By her second husband, William de Warenne, Elizabeth had three sons and two daughters:
- William de Warenne, 3rd Earl of Surrey.
- Ralph de Warenne.
- Reginald de Warenne, who inherited his father's property in upper Normandy, including the castles of Bellencombre and Mortemer He married Adeline, daughter of William, lord of Wormegay in Norfolk, by whom he had a son William (founder of the priory of Wormegay),
- Gundrada de Warenne, (Gundred) who married 1stly Roger de Beaumont, 2nd Earl of Warwick and had issue, and 2ndly William de Lancaster and had issue.
- Ada de Warenne (d. ca. 1178), who married Henry of Scotland, 3rd Earl of Huntingdon, younger son of King David I of Scotland and had issue. She is known as the Queen mother of Scotland for her two sons Malcolm IV, King of Scotland and William I 'the Lion', King of Scotland as well as being the ancestor of numerous Scottish kings.
|Ancestors of Elizabeth of Vermandois, Countess of Leicester|
- Detlev Schwennicke, Europäische Stammtafeln: Stammtafeln zur Geschichte der Europäischen Staaten, Neue Folge, Band III Teilband 4, (Marburg, Germany: Verlag von J. A. Stargardt, 1989), Tafel 699
- Detlev Schwennicke, Europäische Stammtafeln: Stammtafeln zur Geschichte der Europäischen Staaten, Neue Folge, Band III Teilband 1, Herzogs und Grafenhäuser des Heiligen Römischen Reiches Andere Europäiche Fürstenhäuser (Marburg, Germany: Verlag von J. A. Stargardt, 1984), Tafel 55
- David Starr Jordan, 'The Inbred Descendants of Charlemagne: A Glance at the Scientific Side of Genealogy', The Scientific Monthly, Vol. 13, No. 6, (Dec., 1921), p. 481
- Edmond Chester Waters, 'Gundrada de Warenne', The Archaeological Journal, Vol. xli (London, 1884), p. 308-9
- George Edward Cokayne, The Complete Peerage, Vol. XII/1 (The St. Catherine Press, London, 1953), Appendix L, pp. 47–8, Appendix L, The Battle of Hastings and the Death of Harold (List of those known to be at the Battle of Hastings)
- David C. Doulgas, William the Conqueror (University of California Press, 1964), p. 203
- J. R. Planché, The Conqueror and His Companions, Vol. I (Tinsley Bros., London, 1874) p. 206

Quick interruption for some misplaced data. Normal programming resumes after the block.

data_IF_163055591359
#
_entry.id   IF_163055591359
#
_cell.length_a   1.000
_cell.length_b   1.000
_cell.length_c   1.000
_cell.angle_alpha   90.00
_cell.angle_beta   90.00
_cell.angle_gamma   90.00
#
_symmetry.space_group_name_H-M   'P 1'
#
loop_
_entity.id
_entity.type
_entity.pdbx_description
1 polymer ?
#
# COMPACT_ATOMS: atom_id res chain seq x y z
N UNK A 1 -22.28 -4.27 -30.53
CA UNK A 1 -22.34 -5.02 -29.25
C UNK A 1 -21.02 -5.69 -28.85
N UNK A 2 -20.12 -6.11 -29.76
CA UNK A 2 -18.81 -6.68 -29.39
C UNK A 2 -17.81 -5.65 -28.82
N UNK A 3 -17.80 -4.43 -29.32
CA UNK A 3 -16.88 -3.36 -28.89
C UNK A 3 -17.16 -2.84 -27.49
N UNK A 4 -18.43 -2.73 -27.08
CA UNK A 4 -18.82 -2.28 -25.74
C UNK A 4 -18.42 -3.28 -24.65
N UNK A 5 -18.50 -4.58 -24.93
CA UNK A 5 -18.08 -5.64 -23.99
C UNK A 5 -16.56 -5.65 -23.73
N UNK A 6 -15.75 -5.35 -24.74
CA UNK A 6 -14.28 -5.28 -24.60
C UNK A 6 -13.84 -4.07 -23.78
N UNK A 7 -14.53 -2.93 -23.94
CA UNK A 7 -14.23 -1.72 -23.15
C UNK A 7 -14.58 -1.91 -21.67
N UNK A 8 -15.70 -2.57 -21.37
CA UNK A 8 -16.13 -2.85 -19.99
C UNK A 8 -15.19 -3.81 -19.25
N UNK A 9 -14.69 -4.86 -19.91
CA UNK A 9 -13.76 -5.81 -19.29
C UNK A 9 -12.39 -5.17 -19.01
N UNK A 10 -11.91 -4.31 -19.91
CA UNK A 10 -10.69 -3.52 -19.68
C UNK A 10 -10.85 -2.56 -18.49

- C. Warren Hollister, Henry I (Yale University Press, New Haven & London, 2003) pp. 132–3, 199–200
- K.S.B. Keats-Rohan, Domesday People, a Prosopography of Persons Occurring in English Documents 1066–1166 (The Boydell Press, Woodbridge, 1999), p. 371
- J. R. Planché, The Conqueror and His Companions, Vol. I (Tinsley Bros., London, 1874) p. 212
- C. Warren Hollister, Henry I (Yale University Press, New Haven & London, 2003)p. 340
- C. Warren Hollister, 'The Taming of a Turbulent Earl: Henry I and William of Warenne', Historical Reflections, Vol. 3 (1976) p. 90 n. 36
- G. E. Cokayne, The Complete Peerage, Vol. XII/1 (The St. Catherine Press, London, 1953) p. 496
- George Edward Cokayne, The Complete Peerage, Vol. VII (The St. Catherine Press, Ltd, 1929), p. 540
- J. R. Planché, The Conqueror and His Companions, Vol. I (Tinsley Bros., London, 1874) p. 216
- George Edward Cokayne, The Complete Peerage, Vol. VII (The St. Catherine Press, Ltd, 1929), p. 526, footnote (c)
- Proceedings of the Suffolk Institute of Archaeology and Natural History, Bol. II, No. 1, (1854), p. 311
- William Farrer, Charles Travis Clay, Early Yorkshire Charters, Volume VIII – The Honour of Warenne (The Yorkshire Archaeological Society, 1949) p. 10
- William Farrer, Charles Travis Clay, Early Yorkshire Charters, Volume VIII – The Honour of Warenne (The Yorkshire Archaeological Society, 1949) pp. 27–8
- William Farrer, Charles Travis Clay, Early Yorkshire Charters, Volume VIII – The Honour of Warenne (The Yorkshire Archaeological Society, 1949) p. 11
- Victoria Chandler, 'Ada de Warenne, Queen Mother of Scotland (c. 1123–1178)', The Scottish Historical Review, Vol. 60, No. 170, Part 2 (Oct., 1981), pp. 119–139
- Elizabeth de Vermandois on thepeerage.com